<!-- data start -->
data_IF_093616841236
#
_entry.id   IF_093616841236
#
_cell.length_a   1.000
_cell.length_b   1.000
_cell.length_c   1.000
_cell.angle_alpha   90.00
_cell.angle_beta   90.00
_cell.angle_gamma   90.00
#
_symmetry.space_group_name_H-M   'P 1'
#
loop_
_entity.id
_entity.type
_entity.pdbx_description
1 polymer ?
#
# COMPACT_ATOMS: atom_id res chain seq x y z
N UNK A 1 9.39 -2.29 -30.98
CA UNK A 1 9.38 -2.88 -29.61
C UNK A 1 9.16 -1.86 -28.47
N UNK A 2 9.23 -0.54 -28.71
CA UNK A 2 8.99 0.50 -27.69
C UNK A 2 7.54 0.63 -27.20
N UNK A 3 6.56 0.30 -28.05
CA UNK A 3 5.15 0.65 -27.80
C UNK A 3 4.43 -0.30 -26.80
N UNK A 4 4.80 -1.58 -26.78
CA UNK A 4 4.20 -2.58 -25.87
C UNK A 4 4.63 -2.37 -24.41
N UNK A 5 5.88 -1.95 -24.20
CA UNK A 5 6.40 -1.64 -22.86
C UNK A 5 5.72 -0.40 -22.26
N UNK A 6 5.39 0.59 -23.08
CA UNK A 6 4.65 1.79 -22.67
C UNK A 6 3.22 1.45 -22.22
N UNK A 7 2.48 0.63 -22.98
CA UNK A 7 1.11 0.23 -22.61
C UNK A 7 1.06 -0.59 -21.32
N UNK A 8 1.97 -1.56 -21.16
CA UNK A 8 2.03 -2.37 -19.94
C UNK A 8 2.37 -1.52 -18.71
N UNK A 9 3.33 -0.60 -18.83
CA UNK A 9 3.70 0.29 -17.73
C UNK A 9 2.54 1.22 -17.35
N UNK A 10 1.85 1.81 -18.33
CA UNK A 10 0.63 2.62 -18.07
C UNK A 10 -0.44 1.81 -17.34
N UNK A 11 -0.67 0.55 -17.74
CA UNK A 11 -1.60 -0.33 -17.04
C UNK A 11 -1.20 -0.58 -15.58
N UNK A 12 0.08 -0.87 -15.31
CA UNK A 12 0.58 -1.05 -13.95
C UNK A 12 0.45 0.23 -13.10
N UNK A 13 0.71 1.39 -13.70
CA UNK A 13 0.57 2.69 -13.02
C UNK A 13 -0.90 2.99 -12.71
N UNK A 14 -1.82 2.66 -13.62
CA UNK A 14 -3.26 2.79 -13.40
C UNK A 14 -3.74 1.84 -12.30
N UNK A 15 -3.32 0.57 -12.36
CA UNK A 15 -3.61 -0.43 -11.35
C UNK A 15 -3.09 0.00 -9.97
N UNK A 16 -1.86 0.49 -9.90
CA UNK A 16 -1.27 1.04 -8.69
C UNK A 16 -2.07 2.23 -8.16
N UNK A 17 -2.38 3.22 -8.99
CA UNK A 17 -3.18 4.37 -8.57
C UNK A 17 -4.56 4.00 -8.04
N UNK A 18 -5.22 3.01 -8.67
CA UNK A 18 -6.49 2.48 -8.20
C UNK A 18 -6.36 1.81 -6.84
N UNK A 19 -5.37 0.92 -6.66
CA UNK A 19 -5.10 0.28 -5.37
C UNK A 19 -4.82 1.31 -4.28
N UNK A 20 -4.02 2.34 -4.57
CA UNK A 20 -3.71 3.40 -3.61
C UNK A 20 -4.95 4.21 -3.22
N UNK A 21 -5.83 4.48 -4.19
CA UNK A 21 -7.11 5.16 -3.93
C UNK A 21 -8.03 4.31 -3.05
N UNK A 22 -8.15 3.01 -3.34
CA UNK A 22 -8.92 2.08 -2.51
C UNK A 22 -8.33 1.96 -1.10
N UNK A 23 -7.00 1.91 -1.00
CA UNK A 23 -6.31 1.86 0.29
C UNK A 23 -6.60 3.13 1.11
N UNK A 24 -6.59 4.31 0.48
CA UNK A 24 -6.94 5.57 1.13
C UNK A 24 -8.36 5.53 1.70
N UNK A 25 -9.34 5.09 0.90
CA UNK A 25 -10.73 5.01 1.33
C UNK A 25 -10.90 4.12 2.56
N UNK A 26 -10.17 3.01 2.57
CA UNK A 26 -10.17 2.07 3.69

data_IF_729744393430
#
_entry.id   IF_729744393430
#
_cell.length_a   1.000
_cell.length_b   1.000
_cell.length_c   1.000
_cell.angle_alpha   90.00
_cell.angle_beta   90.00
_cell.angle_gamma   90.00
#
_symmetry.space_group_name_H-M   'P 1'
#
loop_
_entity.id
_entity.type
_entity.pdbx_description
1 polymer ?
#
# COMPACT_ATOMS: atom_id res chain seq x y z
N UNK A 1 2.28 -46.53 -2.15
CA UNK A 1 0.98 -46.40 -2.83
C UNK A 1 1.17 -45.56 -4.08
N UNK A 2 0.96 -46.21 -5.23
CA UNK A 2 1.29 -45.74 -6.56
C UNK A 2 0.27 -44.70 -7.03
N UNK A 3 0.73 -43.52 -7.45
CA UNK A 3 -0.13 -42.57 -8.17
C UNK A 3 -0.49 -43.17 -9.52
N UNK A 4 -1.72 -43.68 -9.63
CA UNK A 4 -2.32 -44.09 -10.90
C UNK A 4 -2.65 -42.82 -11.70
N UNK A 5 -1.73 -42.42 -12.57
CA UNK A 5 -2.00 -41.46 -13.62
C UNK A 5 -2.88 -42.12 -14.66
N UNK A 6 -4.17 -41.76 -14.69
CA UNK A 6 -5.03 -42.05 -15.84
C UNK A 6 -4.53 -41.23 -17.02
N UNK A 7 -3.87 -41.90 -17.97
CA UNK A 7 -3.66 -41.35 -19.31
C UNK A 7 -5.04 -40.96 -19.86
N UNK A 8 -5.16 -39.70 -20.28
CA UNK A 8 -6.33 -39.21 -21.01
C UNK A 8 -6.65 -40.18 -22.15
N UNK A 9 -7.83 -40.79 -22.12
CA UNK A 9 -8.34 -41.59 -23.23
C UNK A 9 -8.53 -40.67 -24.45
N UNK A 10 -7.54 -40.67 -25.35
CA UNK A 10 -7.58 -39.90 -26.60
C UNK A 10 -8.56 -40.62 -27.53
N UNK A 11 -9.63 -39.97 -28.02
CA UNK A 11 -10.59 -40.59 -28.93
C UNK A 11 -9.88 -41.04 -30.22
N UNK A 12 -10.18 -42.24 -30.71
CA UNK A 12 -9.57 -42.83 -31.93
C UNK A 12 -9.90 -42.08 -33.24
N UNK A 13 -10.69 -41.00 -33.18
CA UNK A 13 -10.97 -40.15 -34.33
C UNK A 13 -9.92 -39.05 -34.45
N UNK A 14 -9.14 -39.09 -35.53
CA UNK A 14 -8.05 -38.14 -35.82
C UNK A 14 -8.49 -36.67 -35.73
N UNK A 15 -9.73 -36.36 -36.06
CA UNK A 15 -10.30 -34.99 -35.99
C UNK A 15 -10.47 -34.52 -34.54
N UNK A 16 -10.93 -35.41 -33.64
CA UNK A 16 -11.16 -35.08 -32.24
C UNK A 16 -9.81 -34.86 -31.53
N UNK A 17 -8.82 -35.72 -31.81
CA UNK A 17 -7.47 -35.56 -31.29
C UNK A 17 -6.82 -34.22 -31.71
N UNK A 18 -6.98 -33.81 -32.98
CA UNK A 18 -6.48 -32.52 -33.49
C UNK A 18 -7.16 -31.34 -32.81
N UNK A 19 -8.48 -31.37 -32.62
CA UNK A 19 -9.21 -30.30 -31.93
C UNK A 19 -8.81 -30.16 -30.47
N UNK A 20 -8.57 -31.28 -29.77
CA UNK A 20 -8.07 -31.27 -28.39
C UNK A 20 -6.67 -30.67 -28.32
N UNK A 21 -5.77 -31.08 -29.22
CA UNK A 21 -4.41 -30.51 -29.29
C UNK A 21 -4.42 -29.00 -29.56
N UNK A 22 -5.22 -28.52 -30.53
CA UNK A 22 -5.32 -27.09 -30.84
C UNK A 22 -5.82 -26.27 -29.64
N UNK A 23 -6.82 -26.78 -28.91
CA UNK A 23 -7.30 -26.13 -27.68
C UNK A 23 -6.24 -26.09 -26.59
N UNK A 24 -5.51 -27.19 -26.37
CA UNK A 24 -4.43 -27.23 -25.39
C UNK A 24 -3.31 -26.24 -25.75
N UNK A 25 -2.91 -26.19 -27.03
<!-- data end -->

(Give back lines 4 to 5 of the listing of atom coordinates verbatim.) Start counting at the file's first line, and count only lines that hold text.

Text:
#
_cell.length_a   1.000